Mr. Higgins, a service man from the Hoover Company always came to our house to replace our old vacuum cleaner with an updated model.

Our insurance company even sent a man to collect the weekly premium.

People then only paid for their shopping with cash. This in itself has been a huge change in shopping in my lifetime.

In some department stores there was a system whereby the money from the cash registers was transported in a small cylinder on a moving wire track to the central office.

Some Of The Bigger Changes
Some of the bigger changes in shopping were the opening of supermarkets.

• Supermarkets replaced many individual smaller grocery shops. Cash and bank cheques have given way to credit and key cards.

• Internet shopping… the latest trend, but in many minds, doing more harm, to book shops.

• Not many written shopping lists, because mobile phones have taken over.

On a more optimistic note, I hear that book shops are popular again after a decline.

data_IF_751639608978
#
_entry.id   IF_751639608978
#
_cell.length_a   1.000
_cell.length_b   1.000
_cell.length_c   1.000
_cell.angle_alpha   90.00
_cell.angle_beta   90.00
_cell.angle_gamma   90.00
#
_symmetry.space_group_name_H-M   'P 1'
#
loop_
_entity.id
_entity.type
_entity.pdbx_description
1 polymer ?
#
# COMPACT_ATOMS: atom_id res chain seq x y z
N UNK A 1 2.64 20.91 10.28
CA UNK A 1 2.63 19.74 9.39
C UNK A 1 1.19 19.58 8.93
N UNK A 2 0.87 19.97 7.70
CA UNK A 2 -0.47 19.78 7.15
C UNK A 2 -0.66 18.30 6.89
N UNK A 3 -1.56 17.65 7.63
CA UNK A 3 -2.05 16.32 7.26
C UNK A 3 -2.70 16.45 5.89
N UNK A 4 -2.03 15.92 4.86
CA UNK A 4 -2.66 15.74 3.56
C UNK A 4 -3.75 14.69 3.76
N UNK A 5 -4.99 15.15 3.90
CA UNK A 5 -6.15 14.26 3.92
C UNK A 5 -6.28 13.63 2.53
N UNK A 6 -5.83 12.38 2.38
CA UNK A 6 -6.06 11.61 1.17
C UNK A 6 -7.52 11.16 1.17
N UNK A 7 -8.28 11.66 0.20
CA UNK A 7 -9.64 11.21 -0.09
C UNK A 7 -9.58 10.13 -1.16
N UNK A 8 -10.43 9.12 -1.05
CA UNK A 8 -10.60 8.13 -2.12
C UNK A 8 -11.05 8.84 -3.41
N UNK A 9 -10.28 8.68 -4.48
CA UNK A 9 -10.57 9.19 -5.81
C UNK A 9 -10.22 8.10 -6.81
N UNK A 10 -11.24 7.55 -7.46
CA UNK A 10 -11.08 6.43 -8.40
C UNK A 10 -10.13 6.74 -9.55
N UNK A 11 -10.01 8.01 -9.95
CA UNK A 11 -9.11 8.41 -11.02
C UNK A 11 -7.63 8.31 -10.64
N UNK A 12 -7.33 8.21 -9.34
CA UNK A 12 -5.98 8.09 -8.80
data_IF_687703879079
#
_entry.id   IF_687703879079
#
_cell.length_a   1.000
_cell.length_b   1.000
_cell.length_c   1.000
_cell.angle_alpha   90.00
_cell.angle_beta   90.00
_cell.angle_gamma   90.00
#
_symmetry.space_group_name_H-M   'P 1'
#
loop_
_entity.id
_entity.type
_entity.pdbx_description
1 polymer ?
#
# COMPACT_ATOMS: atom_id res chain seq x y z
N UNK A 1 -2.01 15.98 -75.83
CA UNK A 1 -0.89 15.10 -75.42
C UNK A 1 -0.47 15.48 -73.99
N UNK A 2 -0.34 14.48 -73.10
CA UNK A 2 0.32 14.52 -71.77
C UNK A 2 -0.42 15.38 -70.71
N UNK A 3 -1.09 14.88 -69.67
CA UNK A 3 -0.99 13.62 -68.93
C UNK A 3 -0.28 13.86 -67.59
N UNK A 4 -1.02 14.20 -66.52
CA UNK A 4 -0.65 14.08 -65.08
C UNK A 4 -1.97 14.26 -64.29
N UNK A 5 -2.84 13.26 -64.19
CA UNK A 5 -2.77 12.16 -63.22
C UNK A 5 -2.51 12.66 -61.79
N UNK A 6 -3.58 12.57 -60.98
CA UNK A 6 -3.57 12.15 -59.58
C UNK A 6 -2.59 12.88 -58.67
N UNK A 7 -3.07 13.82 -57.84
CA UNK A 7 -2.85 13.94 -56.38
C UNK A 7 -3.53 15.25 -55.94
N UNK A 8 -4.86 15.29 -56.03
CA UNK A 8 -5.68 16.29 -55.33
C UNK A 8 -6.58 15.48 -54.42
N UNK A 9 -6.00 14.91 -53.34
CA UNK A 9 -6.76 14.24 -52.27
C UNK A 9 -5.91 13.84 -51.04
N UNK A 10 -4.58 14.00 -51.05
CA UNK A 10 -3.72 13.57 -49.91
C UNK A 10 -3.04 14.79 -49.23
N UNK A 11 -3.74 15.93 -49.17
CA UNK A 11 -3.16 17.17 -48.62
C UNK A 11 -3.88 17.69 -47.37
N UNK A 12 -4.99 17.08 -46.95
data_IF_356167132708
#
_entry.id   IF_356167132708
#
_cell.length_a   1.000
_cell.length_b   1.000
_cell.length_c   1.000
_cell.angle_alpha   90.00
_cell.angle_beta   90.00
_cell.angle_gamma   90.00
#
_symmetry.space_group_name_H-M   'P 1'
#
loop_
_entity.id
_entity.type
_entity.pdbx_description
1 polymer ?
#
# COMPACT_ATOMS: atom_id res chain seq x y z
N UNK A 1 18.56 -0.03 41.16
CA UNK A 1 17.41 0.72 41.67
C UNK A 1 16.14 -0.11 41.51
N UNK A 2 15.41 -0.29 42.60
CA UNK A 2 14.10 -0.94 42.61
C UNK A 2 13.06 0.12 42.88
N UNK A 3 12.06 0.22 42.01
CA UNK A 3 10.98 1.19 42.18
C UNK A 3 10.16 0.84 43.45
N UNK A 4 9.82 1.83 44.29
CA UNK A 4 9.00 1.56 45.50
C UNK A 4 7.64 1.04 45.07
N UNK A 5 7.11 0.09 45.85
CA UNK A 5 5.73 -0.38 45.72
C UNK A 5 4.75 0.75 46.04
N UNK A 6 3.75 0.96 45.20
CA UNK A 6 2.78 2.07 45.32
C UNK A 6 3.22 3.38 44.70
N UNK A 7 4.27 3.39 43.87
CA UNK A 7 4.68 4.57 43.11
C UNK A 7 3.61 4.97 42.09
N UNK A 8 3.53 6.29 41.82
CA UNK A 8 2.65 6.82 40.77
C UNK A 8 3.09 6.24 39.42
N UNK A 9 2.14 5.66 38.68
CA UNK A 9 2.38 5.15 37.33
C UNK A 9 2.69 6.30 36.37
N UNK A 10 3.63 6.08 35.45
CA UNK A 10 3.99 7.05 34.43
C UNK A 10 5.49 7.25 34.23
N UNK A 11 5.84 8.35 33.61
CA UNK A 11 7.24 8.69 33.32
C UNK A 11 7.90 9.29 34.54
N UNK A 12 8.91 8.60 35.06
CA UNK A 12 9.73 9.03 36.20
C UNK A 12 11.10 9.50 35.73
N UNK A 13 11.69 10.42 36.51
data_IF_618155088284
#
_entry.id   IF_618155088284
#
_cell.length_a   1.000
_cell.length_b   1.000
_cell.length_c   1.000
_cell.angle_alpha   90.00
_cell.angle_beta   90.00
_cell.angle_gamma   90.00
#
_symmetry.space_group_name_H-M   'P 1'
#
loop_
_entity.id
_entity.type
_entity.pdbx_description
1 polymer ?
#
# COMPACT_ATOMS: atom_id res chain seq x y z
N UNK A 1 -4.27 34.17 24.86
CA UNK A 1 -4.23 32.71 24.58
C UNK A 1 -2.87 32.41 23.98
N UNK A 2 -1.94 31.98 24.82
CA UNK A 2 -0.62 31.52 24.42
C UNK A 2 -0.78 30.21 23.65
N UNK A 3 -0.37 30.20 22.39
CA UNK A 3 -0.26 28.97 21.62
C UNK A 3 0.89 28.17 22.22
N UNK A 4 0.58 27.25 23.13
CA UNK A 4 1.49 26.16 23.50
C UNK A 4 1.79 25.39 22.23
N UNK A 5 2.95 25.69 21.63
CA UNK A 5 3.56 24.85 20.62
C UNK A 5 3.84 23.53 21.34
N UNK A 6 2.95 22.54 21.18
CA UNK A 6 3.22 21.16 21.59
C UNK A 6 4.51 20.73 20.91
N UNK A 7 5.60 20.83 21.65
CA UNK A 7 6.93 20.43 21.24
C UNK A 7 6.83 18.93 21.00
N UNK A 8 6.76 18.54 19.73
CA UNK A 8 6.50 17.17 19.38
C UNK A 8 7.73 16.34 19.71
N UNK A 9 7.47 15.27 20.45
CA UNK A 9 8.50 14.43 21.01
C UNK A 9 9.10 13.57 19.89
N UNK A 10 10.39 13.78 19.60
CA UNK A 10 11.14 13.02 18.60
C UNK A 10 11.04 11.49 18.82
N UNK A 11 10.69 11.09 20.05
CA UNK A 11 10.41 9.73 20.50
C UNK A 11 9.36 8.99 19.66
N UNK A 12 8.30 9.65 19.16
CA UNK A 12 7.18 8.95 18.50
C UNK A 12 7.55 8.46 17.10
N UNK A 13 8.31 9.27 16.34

Personal Service Has Most Definitely Changed
So, no one really has to leave home, to purchase almost anything, technology makes it so easy to do online.
And we have a much bigger range of products now, to choose from, and credit cards have given us the greatest ease of payment.

We have longer shopping hours, and weekend shopping. But we have lost the personal service that we oldies had taken for granted and also appreciated.

Because of their frenetic lifestyles, I have heard people say they find shopping very stressful, that is grocery shopping. I’m sure it is when you have to dash home and cook dinner after a days work. I often think there has to be a better, less stressful way.

My mother had the best of both worlds, in the services she had at her disposal. With a full time job looking after 9 people, 7 children plus her and my dad, she was very lucky. Lucky too that she did not have 2 jobs.

SPDN: An Inexpensive Way To Profit When The S&P 500 Falls

Summary
SPDN is not the largest or oldest way to short the S&P 500, but it’s a solid choice.
This ETF uses a variety of financial instruments to target a return opposite that of the S&P 500 Index.
SPDN’s 0.49% Expense Ratio is nearly half that of the larger, longer-tenured -1x Inverse S&P 500 ETF.